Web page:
Daniel J. Mitchell
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Having dealt with queries about whether I hate Republicans and whether my views have changed on anything, the newest edition of “Question of the Week” asks for my opinion about Senator DeMint moving over to become President of the Heritage Foundation.

Variants of this question came from several people, perhaps because folks know that I spent more than 15 years working for Heritage.

The short answer is that I think DeMint’s move generally is a good thing.

But first, the bad news. It is unfortunate that Senator DeMint no longer will be in the Senate. We need as many “Tea Party” lawmakers as possible since they are willing to fight for small government even when it means causing friction with establishment-oriented, go-along-to-get-along Republicans.

But DeMint’s departure won’t be too painful if Governor Haley of South Carolina appoints an equally strong advocate of small government to replace him.

Moreover, Senator DeMint no longer is a  lone voice for liberty. There are now some very strong defenders of small government in the Senate, including Rand Paul, Marco Rubio, Mike Lee, Ron Johnson, and (beginning in January) Ted Cruz. You can get a pretty good idea of which Senators fight for freedom, coincidentally, by looking at the Heritage Action for America vote rating.

So hopefully Senator DeMint won’t be missed too much.

But what about the implications for Heritage?

Josh Barro thinks DeMint’s selection is a mistake because it means Heritage will be less of a think tank and more of “a political pressure organization with a policy research arm.”

But I disagree with Josh’s concern. Think tanks fill various niches in the battle of ideas. Heritage (even when I disagree with the organization) has an unparalleled outreach program to folks on Capitol Hill and it also has a very impressive capacity to bring information to the grassroots.

Those are good features. In other words, think tanks shouldn’t all fit the same mold, featuring wonky guys with thick glasses publishing 50-page papers. Nothing wrong with that, of course, particularly since I’m a bit of a wonk myself. But just as diversity among governments is a good thing, so is diversity among think tanks.

What matters to me is whether DeMint will guide Heritage in the right direction. At times in recent history, it seems Heritage lost sight of its Reaganite roots. The organization, for instance, got some unfavorable publicity for supporting healthcare mandates (for friends of Heritage, this leftist video is very painful to watch). The Heritage Foundation also was far too timid last decade about criticizing Bush’s reckless record of excessive federal spending.

Given DeMint’s principled opposition to statism on Capitol Hill, I suspect he will lead the way in restoring Heritage’s bona fides as a proponent of small government. That’s very good news, especially at a time when congressional Republicans seem to be losing their nerve.

It’s also worth noting that DeMint has some libertarian sympathies, as Nick Gillespie explains for Reason.

All things considered, Senator Jim DeMint seems like a very solid pick for the top job at the Heritage Foundation. Particularly since he presumably will be an effective fundraiser, which is one of the main jobs for the leader of a non-profit organization.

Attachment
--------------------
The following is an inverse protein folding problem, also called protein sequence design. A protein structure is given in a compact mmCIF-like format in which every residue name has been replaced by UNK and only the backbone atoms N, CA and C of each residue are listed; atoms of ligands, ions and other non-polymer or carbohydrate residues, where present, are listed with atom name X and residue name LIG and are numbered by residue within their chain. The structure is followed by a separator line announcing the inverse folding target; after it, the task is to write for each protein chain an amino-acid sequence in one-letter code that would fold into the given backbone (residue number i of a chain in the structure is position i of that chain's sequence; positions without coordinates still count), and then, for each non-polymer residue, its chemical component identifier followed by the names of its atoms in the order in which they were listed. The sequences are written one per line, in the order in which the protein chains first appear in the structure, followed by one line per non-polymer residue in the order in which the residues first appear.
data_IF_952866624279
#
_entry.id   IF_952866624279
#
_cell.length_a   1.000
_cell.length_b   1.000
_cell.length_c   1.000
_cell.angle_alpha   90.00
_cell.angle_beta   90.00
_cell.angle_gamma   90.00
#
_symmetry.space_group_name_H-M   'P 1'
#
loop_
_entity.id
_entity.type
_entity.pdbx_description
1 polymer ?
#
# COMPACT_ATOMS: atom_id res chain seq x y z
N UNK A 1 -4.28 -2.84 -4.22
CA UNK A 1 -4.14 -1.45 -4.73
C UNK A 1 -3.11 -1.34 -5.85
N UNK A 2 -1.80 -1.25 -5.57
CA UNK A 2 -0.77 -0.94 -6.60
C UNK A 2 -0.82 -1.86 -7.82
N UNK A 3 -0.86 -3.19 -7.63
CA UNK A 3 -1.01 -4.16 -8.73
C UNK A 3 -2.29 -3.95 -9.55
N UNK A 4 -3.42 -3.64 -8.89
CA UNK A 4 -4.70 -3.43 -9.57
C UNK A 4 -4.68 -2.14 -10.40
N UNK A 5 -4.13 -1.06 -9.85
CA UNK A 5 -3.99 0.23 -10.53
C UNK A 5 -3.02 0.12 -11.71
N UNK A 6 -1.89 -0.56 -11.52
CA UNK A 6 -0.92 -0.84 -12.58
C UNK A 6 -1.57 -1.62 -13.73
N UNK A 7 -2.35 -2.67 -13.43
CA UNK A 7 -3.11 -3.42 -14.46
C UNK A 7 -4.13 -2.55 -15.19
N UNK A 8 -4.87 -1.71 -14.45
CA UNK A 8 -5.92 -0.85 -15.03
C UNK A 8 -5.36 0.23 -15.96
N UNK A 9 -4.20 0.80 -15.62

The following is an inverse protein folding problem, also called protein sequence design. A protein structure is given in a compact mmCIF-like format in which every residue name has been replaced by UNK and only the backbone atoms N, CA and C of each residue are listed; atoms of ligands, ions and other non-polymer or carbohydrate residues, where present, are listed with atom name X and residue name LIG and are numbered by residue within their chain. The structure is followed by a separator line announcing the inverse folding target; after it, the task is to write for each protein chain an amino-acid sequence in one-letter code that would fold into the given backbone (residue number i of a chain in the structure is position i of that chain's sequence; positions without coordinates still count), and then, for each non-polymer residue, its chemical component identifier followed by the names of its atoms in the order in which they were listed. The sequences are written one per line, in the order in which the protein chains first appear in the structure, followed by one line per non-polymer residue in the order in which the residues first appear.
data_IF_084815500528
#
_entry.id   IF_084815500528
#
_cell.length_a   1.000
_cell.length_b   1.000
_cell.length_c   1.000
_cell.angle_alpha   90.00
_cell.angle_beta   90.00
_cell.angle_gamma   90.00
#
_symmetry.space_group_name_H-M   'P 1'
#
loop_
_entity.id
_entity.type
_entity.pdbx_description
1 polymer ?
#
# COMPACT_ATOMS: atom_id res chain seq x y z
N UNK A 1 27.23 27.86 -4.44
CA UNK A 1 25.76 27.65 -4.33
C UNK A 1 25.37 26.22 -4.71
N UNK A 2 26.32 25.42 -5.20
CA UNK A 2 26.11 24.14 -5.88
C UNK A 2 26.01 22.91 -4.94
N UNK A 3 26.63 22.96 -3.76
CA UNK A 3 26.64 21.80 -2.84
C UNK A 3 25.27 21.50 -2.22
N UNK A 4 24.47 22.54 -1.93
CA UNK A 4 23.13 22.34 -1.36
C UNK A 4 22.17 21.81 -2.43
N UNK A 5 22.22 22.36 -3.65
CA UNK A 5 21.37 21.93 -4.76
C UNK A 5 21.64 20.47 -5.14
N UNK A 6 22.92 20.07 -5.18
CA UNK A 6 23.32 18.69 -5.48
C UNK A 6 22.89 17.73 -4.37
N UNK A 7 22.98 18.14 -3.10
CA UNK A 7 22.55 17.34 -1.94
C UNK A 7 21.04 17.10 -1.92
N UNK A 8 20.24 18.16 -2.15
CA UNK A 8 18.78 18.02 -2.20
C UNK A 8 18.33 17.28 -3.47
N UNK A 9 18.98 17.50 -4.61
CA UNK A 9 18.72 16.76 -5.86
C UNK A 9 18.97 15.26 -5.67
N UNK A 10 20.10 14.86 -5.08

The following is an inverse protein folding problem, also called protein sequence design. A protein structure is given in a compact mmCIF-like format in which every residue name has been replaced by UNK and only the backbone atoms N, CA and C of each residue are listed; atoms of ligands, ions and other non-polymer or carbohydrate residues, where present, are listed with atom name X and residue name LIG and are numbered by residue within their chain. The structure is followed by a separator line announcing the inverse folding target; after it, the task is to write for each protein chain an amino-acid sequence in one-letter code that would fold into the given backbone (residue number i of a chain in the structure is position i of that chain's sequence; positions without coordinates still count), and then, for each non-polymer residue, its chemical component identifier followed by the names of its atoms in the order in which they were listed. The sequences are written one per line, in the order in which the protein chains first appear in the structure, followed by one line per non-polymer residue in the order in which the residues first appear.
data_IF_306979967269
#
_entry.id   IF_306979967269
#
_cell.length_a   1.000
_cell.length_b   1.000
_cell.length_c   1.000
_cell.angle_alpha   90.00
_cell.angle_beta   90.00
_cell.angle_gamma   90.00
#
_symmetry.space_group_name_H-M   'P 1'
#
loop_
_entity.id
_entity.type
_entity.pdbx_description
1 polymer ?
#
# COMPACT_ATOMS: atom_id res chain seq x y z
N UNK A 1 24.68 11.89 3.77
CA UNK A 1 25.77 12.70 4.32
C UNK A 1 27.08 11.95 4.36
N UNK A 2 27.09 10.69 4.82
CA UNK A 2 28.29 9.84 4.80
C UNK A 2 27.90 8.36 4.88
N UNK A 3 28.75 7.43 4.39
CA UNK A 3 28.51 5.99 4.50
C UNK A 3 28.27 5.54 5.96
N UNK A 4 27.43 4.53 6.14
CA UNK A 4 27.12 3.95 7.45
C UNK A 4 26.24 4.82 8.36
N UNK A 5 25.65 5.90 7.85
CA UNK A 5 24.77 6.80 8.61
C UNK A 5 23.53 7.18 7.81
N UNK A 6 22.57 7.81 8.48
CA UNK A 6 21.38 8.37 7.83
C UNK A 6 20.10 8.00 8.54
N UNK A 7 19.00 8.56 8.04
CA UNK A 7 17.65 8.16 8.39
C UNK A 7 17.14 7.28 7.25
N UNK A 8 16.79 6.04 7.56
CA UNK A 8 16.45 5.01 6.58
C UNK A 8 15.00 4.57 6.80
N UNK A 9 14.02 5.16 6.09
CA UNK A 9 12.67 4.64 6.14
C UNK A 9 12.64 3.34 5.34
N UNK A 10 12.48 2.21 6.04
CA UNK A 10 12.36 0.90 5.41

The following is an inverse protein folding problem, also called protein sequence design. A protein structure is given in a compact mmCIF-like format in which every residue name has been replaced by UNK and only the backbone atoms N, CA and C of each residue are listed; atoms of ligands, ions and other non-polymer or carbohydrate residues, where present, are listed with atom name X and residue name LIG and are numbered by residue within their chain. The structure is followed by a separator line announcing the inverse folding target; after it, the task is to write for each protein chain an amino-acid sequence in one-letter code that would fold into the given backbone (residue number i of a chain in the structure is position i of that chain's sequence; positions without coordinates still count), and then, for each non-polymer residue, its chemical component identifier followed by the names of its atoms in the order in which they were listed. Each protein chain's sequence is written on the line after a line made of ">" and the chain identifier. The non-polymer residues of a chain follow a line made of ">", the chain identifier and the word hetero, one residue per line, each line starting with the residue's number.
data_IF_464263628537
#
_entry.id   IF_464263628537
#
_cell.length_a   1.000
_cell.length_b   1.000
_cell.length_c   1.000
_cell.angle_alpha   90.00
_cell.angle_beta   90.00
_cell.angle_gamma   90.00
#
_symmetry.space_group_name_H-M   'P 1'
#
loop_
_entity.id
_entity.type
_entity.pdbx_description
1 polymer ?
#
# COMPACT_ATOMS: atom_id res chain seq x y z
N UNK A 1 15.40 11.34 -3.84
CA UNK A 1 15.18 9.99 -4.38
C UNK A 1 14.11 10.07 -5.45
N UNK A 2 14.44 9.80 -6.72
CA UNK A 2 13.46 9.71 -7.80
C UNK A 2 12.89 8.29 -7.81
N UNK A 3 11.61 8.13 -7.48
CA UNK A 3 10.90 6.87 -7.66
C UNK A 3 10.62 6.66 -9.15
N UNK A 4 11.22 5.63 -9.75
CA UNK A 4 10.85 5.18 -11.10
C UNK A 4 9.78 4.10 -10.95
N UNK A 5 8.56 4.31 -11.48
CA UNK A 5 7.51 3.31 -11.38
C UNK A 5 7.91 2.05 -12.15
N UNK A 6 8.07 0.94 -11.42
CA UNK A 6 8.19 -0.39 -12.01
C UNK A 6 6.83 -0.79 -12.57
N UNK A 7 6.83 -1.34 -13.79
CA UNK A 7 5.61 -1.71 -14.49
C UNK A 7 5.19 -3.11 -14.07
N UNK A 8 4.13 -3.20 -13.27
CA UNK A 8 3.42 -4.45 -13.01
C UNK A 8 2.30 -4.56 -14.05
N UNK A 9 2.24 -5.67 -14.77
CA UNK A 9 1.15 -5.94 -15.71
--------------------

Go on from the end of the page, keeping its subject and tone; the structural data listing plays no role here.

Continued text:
And since this post is about think tanks, let me take this opportunity to say some nice things about my employer. More specifically, I want to congratulate Michael Cannon, one of my colleagues at the Cato Institute.

He was just featured in the New Republic, a left-wing magazine, as the leading opponents of Obamacare. Here’s a bit of what they wrote about him.

Obamacare’s leading critic

Can one very determined libertarian and one very distorted version of history keep millions of people from getting health insurance? We’re about to find out. The determined libertarian is Michael Cannon of the Cato Institute. He was among the most vocal opponents of the Affordable Care Act, going back to the time when it was still a glint in the eyes of Ted Kennedy. The idea of universal coverage is so antithetical to Cannon’s principles that he actually started an “Anti-Universal Coverage Club.” Once the law passed and took on the moniker “Obamacare,” Cannon became a leading advocate for its repeal. And since he understood the law might survive both the courts and the 2012 elections, as it eventually did, he also made the case that states should avoid complicity in its implementation—and, if possible, actively thwart it. He made that case in his writing and speeches, sometimes directly to the officials with responsibility for implementing the law. …And no single individual has done more to make the case for state resistance to Obamacare than Cannon.

Kudos to Michael. You know you’re doing a good job when your enemies are attacking you. Michael’s also done great work on entitlement reform, and you’ll recognize his mug if you watch my videos on Medicare and Medicaid reform.

At the risk of bragging, Cato is filled with people who make a difference. I’ve noted how Cato organized the first attack against Obama’s faux stimulus when others were sitting on their hands. And it was Cato scholars who helped rejuvenate the constitutional case for limited government.

So I’m glad that Heritage is moving in the right direction, and it was great working there for many years, but there shouldn’t be any confusion about the best think tank in Washington.

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Daniel J. Mitchell

Daniel J. Mitchell is a top expert on tax reform and supply-side tax policy at the Cato Institute.